In the World According to Twitter, giving away access to information rewards the giver by building followers. The more followers, the more information comes to the giver to distribute, which in turn builds more followers. The process cannot be commanded or controlled; followers opt in and out as they choose. The results are transparent and purely quantitative; network size is all that matters. Networks of this sort are self-organizing and democratic but without any collective interaction.
The significance of Twitter is yet to be determined; it is a simple, impersonal, and transient application of technology. But very real network effects are a new source of power in and around organizations.
America in the 20th century was called a “society of organizations.” Formal hierarchies with clear reporting relationships gave people their position and their power. In the 21st century, America is rapidly becoming a society of networks, even within organizations. Maintenance of organizations as structures is less important than assembling resources to get results, even if the assemblage itself is loose and perishable.
Today, people with power and influence derive their power from their centrality within self-organizing networks that might or might not correspond to any plan on the part of designated leaders. Organization structure in vanguard companies involves multi-directional responsibilities, with an increasing emphasis on horizontal relationships rather than vertical reporting as the center of action that shapes daily tasks and one’s portfolio of projects, in order to focus on serving customers and society. Circles of influence replace chains of command, as in the councils and boards at Cisco which draw from many levels to drive new strategies. Distributed leadership — consisting of many ears to the ground in many places — is more effectives than centralized or concentrated leadership. Fewer people act as power-holders monopolizing information or decision-making, and more people serve as integrators using relationships and persuasion to get things done.
This changes the nature of career success. It is not enough to be technically adept or even to be interpersonally pleasant. Power goes to the “connectors”: those people who actively seek relationships and then serve as bridges between and among groups. Their personal contacts are often as important as their formal assignment. In essence, “She who has the best network wins.”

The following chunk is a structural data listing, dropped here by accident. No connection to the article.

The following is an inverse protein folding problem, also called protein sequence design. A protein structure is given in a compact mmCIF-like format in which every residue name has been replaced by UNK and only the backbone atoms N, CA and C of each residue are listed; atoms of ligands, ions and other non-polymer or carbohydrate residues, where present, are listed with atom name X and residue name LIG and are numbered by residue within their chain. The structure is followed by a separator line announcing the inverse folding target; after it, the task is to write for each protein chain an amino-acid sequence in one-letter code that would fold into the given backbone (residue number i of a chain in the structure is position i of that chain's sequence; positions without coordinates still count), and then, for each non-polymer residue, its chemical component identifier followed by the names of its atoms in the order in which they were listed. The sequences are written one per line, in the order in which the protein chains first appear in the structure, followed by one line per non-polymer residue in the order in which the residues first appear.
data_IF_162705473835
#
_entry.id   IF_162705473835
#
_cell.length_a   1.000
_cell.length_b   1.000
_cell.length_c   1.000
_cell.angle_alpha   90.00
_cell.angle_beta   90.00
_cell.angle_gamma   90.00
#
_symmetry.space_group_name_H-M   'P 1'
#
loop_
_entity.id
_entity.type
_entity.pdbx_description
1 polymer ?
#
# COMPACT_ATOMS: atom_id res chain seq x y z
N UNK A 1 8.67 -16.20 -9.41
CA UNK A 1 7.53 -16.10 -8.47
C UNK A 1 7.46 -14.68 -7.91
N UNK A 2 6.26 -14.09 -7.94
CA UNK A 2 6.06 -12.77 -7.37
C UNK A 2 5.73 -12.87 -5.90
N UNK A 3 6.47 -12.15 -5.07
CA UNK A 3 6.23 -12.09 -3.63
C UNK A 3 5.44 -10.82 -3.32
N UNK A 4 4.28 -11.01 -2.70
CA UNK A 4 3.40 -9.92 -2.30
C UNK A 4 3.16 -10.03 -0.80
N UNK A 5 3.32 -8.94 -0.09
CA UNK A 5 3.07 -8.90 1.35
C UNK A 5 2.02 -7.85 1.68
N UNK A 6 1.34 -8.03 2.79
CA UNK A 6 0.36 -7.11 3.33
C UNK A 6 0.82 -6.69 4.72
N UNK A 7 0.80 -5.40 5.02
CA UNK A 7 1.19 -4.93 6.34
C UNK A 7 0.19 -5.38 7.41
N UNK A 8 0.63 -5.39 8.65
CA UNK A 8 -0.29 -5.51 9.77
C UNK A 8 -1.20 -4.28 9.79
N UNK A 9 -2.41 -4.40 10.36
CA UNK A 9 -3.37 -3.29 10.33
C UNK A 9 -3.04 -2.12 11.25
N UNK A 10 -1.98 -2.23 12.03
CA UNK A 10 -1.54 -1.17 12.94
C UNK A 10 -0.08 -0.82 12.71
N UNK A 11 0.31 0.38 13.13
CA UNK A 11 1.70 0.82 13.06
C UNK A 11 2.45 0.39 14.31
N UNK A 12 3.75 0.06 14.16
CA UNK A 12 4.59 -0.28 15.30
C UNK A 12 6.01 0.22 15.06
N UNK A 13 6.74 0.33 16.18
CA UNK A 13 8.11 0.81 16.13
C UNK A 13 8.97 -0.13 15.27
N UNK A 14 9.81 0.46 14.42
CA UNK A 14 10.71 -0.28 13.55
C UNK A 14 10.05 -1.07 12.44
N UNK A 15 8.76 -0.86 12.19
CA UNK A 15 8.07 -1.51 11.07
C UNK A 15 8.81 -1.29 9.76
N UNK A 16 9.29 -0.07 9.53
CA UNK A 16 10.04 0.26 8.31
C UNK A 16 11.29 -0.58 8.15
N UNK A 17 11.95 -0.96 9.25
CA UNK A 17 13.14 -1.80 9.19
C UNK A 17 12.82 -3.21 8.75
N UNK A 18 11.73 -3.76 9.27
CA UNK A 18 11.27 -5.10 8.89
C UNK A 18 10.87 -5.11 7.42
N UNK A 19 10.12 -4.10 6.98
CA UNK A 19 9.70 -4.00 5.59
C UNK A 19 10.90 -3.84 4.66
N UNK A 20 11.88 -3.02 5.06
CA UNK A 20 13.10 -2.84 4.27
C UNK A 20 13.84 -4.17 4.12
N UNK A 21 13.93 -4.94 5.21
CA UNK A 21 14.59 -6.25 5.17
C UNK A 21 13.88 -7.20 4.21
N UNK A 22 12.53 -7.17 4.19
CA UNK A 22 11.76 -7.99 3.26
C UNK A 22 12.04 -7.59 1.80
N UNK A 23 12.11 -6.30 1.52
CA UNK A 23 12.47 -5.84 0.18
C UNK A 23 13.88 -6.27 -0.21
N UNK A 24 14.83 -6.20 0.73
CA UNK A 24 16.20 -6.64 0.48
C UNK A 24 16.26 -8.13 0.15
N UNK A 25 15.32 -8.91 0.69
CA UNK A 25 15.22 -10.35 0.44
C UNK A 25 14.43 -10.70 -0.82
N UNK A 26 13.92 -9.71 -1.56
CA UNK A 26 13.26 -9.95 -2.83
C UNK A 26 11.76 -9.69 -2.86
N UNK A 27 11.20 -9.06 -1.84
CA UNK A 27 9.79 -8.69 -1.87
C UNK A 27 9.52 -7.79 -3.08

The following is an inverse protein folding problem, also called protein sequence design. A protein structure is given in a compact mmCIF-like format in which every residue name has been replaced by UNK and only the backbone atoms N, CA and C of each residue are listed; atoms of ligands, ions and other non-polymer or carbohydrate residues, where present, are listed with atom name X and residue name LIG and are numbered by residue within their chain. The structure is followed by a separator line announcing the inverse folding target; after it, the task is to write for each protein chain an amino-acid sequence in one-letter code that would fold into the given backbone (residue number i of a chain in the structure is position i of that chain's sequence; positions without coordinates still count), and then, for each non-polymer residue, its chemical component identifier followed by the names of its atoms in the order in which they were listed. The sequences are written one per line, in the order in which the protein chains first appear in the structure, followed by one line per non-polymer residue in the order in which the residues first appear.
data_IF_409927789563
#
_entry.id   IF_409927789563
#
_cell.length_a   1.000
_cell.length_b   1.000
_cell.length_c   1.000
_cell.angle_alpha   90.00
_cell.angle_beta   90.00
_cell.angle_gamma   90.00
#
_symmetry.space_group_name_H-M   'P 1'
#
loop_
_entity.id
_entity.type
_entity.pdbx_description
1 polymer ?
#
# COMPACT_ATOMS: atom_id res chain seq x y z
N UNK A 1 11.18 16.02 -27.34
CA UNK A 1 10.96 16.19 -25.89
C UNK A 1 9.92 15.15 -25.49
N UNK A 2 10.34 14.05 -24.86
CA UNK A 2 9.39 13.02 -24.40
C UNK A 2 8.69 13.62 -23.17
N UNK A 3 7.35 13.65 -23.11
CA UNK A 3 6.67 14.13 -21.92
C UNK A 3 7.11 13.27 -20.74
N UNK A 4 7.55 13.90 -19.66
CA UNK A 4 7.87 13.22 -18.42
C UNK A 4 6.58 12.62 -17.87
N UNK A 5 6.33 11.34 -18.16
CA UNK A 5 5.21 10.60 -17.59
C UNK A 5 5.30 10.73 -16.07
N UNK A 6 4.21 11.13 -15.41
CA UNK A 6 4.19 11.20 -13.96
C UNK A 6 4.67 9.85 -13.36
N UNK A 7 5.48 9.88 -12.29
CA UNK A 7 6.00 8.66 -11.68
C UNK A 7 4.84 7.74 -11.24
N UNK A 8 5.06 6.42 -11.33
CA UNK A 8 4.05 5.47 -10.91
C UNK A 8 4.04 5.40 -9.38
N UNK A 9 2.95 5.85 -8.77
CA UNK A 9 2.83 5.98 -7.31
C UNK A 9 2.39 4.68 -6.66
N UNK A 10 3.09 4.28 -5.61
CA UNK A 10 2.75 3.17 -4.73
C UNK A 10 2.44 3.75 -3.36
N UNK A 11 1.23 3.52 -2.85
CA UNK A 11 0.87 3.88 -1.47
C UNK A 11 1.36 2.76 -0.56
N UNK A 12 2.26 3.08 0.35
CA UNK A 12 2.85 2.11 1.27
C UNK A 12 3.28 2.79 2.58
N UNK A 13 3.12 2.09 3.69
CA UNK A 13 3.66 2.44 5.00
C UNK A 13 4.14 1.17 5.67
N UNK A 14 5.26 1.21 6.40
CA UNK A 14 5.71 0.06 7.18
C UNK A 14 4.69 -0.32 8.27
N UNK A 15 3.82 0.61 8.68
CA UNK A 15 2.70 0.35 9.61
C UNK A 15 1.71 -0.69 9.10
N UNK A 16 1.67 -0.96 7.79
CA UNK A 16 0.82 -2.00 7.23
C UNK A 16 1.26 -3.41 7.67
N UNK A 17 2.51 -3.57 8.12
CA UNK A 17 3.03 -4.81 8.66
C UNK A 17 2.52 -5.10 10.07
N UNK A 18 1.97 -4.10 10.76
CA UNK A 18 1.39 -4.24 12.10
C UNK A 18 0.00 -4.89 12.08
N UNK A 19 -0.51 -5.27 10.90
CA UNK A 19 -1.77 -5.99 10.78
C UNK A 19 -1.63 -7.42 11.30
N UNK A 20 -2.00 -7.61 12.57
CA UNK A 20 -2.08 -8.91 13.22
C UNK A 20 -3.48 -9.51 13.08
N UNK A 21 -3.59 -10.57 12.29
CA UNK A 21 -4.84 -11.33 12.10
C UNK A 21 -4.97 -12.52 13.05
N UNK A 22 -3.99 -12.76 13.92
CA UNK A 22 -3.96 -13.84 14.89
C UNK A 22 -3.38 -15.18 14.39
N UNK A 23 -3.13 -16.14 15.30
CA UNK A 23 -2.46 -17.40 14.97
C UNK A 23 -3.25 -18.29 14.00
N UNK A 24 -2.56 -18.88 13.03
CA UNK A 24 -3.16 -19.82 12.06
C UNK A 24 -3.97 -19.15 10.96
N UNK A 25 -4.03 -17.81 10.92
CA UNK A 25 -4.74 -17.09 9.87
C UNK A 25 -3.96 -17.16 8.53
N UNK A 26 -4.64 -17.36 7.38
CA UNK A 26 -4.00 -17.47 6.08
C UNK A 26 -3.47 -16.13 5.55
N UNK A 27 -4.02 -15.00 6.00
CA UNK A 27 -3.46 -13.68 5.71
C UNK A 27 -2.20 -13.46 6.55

Connectors have always been more promotable, even in traditional hierarchies. In my early research in a rigid industrial conglomerate (that has since gone out of business), I saw that women tended to be excluded from top ranks because there were so few women already in top ranks, and being part of peer groups mattered for career advancement. Wherever teamwork across positions is desirable, natural connectors who instinctively reach across divides to form relationships get the plum jobs, on small sports teams as well as in large companies. For example, on the North Carolina women’s soccer team, a perennial winner among college teams, Jordan Walker was a team leader because she was a connector who helped other players work together, even though Coach Anson Dorrance called her one of the least athletic players he had ever seen. As for big business, during the Seagate turnaround, Joan Motsinger was asked to head a technical area even though she wasn’t a technical expert, because of her business card collection, which made her a network star.
Network stars have social capital — a stockpile of personal relationships with many people whom they regularly connect to one another. Though technology tools are increasingly common to help people find connections, from LinkedIn to Facebook, I find that even the most technology-savvy leaders rely on their own personal networks to find the best resources quickly. The technology is so democratic that the information is considered less reliable. The human networks are what count. In SuperCorp companies with far-flung global operations, personal networks of people that managers have met or worked with are often better sources for key assignments than data bases of resumes. One manager in a high-tech company called this “the old-fashioned way, the knowing people type thing: I know a person who might know a person…”
To be known is to be in the know
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